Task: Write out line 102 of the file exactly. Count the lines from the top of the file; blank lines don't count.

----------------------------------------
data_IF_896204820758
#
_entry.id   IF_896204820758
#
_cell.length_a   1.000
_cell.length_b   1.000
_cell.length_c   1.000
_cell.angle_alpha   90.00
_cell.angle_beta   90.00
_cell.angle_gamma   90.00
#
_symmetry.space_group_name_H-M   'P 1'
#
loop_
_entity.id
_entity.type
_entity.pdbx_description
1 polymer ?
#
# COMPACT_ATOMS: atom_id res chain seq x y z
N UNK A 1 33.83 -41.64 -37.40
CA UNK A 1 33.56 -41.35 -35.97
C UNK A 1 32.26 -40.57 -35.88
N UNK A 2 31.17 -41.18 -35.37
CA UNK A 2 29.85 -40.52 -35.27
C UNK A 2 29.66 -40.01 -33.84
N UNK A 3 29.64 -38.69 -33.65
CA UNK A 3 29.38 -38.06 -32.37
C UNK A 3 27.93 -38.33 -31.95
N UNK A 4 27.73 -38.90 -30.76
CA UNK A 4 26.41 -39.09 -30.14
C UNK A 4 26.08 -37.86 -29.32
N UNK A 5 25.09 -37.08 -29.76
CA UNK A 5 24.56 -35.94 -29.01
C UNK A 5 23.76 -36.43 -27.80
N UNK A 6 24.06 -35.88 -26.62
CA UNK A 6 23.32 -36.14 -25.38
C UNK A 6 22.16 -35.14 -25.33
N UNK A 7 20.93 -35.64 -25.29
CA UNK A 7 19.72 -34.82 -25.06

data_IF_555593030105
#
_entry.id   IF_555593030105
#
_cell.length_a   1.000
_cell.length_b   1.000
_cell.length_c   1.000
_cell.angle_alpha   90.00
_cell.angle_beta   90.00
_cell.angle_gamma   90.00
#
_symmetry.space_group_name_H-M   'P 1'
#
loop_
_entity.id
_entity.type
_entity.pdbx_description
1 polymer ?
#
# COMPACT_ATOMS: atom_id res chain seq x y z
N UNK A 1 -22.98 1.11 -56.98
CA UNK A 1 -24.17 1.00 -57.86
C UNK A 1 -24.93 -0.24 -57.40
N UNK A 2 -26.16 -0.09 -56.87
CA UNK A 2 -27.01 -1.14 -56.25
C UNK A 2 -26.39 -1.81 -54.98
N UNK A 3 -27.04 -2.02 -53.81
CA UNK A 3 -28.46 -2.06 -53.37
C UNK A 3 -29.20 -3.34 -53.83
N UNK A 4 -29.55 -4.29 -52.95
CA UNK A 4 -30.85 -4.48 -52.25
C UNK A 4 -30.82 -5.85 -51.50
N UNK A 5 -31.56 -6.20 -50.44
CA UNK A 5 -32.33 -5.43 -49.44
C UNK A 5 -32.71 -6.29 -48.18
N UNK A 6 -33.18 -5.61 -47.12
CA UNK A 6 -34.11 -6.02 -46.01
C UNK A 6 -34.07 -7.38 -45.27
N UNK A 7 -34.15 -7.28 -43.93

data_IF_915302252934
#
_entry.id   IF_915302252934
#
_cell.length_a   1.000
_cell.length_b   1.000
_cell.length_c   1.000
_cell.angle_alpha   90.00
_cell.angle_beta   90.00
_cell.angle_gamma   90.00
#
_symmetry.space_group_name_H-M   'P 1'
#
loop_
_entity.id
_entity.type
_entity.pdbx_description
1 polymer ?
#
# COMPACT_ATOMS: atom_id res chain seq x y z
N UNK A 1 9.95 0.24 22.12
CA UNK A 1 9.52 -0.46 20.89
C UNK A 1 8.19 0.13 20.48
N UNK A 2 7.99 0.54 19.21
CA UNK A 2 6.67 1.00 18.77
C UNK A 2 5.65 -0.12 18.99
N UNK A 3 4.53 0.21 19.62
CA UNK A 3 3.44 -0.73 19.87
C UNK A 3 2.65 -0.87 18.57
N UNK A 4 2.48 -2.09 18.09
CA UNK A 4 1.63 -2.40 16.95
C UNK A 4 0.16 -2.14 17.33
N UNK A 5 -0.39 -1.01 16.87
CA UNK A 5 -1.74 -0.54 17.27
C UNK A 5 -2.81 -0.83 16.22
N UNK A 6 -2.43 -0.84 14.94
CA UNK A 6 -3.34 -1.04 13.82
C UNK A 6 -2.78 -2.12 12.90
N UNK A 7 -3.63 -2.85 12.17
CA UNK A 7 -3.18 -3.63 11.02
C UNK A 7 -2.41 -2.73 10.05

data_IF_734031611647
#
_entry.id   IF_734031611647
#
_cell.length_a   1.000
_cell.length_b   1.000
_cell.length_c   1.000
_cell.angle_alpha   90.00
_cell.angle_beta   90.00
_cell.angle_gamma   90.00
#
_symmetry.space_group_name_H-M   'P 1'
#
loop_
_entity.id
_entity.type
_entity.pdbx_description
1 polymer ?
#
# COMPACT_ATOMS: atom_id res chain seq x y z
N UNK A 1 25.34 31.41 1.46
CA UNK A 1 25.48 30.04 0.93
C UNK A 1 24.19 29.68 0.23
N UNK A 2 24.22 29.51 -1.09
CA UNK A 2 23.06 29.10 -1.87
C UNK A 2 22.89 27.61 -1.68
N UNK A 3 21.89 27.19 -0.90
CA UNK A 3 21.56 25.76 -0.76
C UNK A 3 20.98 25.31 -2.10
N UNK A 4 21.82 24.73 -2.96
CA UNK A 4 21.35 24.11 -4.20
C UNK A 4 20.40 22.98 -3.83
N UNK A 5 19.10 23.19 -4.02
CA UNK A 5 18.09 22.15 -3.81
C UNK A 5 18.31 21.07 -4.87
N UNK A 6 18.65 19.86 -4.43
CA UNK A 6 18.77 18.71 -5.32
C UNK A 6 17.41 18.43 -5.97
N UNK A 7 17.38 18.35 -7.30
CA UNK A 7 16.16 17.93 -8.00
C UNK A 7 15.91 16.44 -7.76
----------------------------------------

C UNK A 1 8.19 0.13 20.48